Bicton: City of Melville to foot bill for environmental vandalism at Blackwall Reach Reserve

d493502 City of Melville Environmental Maintenance trainee Jakob Janzekovic, Environmental Maintenance team leader Errol Allen, Environmental Maintenance team member Jason Vogel and  Bicton Environmental Action Group members Keith and Dot Collins. Picture: Jon Hewson
d493502 City of Melville Environmental Maintenance trainee Jakob Janzekovic, Environmental Maintenance team leader Errol Allen, Environmental Maintenance team member Jason Vogel and Bicton Environmental Action Group members Keith and Dot Collins. Picture: Jon Hewson

MORE than $11,000 worth of vandalism has occurred at Blackwall Reach Reserve with the City of Melville now forced to foot the bill.

The reserve is one of nearly 300 Bush Forever sites along the Swan coastal plain, which are included in a State Government strategy to protect.

The damage was reported to the City by the Bicton Environmental Action Group at the start of May.

Bicton beekeeper’s backyard a hive of activity

Bicton public transport stalwart appointed Member of the Order of Australia

Bicton resident goes for a Walk in the Park

City of Melville chief executive Marten Tieleman said the vegetation, which had been visibly destroyed, was flora that had naturally propagated following a fire in the area six years ago.

“Working together to create a clean and green city is a key focus for our natural areas and parks teams, along with the many volunteers who contribute their time, and we are all frustrated when this type of eco-vandalism occurs – it works against everything we try to achieve to restore, conserve and grow our green areas and urban forest,” he said.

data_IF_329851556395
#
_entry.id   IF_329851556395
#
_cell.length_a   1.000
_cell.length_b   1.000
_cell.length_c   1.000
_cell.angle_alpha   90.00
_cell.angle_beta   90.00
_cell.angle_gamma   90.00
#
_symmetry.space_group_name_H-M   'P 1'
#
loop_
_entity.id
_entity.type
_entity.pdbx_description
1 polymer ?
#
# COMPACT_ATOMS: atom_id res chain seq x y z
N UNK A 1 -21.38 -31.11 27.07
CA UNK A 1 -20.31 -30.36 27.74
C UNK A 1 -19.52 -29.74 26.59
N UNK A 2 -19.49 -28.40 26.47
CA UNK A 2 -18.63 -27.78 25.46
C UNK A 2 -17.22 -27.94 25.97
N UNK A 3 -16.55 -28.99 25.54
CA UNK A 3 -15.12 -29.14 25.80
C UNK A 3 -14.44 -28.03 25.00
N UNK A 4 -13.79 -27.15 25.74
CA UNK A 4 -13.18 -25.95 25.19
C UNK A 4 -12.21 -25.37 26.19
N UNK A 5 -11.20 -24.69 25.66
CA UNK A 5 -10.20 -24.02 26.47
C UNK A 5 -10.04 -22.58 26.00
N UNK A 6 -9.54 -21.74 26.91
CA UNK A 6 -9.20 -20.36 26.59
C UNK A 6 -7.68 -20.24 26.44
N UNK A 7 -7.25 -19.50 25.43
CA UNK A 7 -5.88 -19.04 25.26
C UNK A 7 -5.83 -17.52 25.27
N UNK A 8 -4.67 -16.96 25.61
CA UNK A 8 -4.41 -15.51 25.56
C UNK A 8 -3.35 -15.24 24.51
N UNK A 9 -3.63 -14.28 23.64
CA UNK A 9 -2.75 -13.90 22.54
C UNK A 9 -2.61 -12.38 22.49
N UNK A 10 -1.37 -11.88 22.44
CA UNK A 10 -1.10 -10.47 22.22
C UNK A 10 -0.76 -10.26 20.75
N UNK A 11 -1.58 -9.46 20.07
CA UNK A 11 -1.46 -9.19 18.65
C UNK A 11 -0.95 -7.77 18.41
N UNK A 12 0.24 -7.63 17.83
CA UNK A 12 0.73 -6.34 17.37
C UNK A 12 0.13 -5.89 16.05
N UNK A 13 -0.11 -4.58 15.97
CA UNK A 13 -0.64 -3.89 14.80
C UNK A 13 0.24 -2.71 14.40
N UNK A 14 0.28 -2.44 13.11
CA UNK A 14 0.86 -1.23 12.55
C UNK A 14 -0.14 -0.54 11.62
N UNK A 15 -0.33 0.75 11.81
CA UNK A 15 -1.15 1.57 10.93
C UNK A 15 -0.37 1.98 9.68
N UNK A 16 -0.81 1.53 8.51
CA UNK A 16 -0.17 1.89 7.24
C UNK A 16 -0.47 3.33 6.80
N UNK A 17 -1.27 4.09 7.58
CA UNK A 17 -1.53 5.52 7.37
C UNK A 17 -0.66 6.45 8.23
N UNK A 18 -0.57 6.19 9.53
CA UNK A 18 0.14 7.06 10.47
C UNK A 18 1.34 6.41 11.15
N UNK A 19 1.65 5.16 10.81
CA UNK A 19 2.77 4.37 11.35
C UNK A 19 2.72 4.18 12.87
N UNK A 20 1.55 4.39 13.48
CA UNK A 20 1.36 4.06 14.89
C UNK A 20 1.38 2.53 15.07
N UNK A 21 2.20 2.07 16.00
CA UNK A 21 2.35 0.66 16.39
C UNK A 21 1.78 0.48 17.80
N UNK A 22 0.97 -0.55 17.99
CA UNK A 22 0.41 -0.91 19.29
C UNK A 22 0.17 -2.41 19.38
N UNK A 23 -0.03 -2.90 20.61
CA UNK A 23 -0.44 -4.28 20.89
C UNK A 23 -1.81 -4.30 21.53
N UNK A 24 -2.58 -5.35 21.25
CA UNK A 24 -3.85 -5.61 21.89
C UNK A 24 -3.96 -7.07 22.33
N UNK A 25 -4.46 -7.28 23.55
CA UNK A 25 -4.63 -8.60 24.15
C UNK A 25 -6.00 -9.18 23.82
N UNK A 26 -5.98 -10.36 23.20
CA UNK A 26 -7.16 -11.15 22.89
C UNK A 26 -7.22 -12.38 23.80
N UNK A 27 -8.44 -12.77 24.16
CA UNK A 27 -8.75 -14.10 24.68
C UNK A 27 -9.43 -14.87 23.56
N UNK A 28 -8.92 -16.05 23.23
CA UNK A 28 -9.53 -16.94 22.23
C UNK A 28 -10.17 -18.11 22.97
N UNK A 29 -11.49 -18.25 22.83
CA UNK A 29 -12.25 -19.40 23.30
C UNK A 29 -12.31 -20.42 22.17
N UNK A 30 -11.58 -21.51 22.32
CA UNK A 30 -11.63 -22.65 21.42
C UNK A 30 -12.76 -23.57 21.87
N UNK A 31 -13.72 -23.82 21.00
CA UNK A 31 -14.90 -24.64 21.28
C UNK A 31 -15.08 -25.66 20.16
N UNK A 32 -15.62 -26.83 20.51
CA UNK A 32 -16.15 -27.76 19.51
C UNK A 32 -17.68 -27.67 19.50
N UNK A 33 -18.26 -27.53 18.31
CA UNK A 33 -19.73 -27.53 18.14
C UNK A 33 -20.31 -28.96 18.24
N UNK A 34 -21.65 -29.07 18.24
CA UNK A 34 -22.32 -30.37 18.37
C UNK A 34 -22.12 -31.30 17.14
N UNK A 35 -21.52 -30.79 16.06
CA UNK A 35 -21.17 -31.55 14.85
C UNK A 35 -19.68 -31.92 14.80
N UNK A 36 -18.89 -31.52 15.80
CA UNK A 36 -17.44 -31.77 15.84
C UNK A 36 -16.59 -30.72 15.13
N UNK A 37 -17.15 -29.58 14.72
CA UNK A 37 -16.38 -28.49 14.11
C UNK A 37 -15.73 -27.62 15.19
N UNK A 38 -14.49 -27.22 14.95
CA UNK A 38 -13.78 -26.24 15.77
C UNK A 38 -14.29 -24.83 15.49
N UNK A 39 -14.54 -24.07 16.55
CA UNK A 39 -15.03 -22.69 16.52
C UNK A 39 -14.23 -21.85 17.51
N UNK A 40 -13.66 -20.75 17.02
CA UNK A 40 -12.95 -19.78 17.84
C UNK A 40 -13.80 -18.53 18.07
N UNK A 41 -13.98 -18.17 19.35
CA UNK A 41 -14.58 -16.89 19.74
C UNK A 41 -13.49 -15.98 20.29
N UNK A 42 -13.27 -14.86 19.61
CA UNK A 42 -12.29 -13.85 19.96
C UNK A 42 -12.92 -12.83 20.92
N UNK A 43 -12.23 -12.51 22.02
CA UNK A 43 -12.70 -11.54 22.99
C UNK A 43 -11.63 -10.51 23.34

“Our many volunteers, who include the Bicton Environmental Action Group, Conservation Volunteers Australia, Green Army and Bicton Primary School, have contributed hours and hours of volunteer work over the years at this particular site.

Damage at Blackwall Reach Reserve.

“In other words, there is not only a huge environmental and financial cost but also a wider impact to the community, with so many of the people who have contributed their time and care to this area, devastated by the damage.

“We will now need to work together to restore the damage that has been done, a process that will take about four years and cost more than $11,000, not counting the value of the volunteer effort that has and will be put in.”

The City alerted the Department of Biodiversity, Conservation and Attractions who have since visited the site with officers and will determine the best way forward towards restoration of the site.